Gundelfingen (Münsingen), The county of Reutlingen
The imposing remains of Hohengundelfingen Castle rise up on a steeply sloping rock massif above the village of the same name. Built in the 12th century, it served as the ancestral seat and symbol of power of the mighty lords of Gundelfingen. Today, Hohenhundersingen is considered the landmark of the valley Großes Lautertal.
The knight Swigger I, who is mentioned in the sources around 1105 and again in 1112, is seen as progenitor of the House of Gundelfingen. His family subsequently had a considerable domain, which extended around the central valley of the Großes Lautertal and large parts of the surrounding plateaus. Hohengundelfingen Castle itself is first mentioned in 1236, when Swigger IV issued a charter there. However, archaeological finds prove that it was built well before this first mention and suggest that it was built in the second half of the 12th century. Hohengundelfingen Castle is therefore in all probability not the first ancestral castle of the Gundelfingen dynasty - it is not yet clear where such a castle could be located. In this respect, an older predecessor complex at the location of Niedergundelfingen Castle, the core of which could date back further, cannot be ruled out.
From 1190, the knight Swigger VI of Gundelfingen, who has also been called "the Elder" since 1246 and under whom the house experienced a period of economic prosperity, was active. After his death around 1250, the estate was divided among his sons and several collateral lines of the House of Gundelfingen were formed. Research today largely agrees that this division of the estate had far-reaching consequences and heralded the beginning of the dynasty's decline and the separation in different lines.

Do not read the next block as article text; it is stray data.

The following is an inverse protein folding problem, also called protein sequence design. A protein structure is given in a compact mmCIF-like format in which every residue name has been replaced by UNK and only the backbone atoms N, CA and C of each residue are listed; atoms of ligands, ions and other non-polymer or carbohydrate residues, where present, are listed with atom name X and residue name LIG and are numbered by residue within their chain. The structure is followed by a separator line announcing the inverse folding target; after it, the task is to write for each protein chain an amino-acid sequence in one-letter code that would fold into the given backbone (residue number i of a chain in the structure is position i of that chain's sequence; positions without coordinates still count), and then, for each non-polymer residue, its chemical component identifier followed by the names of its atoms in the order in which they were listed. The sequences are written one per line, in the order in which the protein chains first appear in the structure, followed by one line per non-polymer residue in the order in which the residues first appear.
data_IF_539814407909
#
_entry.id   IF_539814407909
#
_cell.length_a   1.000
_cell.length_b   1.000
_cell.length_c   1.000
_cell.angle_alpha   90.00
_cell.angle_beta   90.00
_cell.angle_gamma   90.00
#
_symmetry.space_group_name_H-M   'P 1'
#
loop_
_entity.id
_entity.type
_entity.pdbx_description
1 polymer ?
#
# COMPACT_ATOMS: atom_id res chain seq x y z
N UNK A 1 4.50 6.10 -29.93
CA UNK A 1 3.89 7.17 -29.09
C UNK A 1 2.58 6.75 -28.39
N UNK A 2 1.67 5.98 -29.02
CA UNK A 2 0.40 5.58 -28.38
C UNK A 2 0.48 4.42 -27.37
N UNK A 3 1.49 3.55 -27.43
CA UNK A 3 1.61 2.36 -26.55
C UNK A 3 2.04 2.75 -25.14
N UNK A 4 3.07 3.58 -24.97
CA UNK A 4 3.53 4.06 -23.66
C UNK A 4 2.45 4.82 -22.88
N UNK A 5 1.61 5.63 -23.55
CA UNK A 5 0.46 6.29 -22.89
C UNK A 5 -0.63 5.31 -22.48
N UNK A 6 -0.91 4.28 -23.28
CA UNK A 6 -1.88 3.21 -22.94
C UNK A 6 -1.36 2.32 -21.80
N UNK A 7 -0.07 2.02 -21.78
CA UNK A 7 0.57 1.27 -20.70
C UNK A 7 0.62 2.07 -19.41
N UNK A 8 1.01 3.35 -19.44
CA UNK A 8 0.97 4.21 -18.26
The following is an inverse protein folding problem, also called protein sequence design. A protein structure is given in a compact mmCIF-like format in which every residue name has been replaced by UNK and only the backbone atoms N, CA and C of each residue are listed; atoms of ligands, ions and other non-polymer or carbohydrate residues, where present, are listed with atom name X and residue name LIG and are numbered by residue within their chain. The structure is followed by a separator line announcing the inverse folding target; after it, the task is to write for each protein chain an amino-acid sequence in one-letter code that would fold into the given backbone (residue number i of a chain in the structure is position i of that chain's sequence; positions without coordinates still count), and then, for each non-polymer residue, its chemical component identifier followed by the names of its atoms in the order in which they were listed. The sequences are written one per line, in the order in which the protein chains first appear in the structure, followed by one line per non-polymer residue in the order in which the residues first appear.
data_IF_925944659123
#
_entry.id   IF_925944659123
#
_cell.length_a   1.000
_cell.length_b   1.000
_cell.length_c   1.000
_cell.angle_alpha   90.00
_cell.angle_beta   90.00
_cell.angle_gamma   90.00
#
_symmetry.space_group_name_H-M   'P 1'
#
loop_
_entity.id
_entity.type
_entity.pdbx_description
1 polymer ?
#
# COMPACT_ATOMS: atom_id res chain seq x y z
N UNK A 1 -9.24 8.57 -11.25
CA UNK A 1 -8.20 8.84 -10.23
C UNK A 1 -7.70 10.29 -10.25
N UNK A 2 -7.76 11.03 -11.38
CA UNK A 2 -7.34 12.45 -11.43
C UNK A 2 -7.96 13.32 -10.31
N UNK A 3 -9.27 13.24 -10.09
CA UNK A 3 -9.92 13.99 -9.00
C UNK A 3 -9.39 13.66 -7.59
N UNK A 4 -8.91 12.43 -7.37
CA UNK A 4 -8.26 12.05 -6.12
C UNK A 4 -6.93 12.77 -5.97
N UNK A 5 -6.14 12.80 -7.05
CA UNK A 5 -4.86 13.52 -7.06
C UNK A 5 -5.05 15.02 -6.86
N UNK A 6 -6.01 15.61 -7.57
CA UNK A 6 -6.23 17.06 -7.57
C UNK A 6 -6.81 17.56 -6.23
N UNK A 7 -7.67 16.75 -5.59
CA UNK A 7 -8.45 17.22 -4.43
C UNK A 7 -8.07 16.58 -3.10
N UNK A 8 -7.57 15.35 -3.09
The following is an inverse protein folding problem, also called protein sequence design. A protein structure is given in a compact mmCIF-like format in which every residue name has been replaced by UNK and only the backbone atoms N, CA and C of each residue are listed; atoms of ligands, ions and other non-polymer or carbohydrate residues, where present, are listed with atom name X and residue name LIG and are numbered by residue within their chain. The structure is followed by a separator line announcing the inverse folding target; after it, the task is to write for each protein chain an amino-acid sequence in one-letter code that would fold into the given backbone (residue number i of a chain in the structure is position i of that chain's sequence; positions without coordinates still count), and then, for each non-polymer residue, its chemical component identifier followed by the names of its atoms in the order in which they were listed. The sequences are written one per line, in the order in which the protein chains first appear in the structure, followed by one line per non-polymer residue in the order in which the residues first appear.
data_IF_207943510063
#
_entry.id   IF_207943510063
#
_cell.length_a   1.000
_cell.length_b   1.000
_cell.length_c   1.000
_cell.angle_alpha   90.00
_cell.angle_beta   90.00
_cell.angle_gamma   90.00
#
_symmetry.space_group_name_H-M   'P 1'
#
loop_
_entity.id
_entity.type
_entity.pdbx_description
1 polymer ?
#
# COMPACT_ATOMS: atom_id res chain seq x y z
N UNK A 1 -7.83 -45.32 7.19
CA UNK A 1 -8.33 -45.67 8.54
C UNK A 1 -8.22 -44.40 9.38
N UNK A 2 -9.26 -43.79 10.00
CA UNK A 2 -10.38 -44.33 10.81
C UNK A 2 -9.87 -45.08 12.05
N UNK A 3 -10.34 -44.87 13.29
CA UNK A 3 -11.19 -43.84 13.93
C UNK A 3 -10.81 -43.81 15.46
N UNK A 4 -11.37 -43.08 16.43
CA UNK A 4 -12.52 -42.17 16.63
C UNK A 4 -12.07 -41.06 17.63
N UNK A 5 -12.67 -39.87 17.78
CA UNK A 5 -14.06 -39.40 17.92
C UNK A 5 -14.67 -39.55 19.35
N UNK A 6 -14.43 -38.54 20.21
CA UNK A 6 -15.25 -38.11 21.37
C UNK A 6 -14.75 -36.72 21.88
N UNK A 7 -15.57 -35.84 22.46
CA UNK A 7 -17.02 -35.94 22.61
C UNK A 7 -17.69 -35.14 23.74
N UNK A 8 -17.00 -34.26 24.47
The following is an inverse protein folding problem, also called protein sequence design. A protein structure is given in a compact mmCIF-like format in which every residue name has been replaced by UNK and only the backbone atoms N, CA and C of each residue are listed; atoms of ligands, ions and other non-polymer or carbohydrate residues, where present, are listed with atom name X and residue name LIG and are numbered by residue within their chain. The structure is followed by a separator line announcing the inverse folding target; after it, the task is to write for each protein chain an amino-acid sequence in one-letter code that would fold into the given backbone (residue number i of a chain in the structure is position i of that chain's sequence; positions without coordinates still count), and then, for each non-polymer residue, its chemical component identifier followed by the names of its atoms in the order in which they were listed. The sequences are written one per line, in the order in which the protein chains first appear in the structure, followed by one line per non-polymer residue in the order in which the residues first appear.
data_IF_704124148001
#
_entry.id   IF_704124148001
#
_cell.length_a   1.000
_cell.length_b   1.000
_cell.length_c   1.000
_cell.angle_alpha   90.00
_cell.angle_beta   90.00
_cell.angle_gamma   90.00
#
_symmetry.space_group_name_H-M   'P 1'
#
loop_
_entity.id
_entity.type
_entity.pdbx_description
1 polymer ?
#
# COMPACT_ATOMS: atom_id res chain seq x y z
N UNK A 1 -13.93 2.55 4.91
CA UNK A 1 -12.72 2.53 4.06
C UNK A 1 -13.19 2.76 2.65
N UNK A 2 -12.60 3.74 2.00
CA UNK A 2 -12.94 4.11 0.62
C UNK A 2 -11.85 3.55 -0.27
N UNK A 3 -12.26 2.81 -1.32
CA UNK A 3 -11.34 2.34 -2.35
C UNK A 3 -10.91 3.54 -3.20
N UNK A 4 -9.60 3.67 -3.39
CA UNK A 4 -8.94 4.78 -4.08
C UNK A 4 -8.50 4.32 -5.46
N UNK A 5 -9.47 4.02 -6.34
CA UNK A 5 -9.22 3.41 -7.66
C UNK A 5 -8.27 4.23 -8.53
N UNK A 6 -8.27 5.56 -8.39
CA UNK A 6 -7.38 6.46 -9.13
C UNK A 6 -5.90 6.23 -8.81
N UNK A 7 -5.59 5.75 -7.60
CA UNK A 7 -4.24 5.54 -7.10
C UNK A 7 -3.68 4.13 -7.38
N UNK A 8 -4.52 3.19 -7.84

Hohengundelfingen Castle was last mentioned in a document in 1293, before it was sold to the Habsburgs and was actually under their control in 1306. The castle was finally destroyed between 1377 and 1389. In 1504, "the Hohengundelfingen castle stables" were sold by the king to the nobleman Adam of Stein to Klingenstein along with all rights and appurtenances. In the following centuries, numerous changes of ownership took place until it was acquired by the factory owner Hans Römer from Ulm in 1939, who began extensive excavation of the ruins in 1949. The aim of the work at the time was not only to secure the existing structure, but also to carry out extensive additions to the masonry up until 1965 and to install a tower room. It is worth mentioning that a wealth of finds were unearthed in the process, providing a multi-layered insight into the everyday life of the castle's inhabitants. The late medieval and early modern history of Hohengundelfingen Castle, with its numerous changes of ownership and the high esteem in which it was held throughout, clearly show the economic and symbolic-representative potential that was still attributed to this complex long after its actual demise as a habitable building.
Burg Hohengundelfingen von Horst Guth, Cinecopter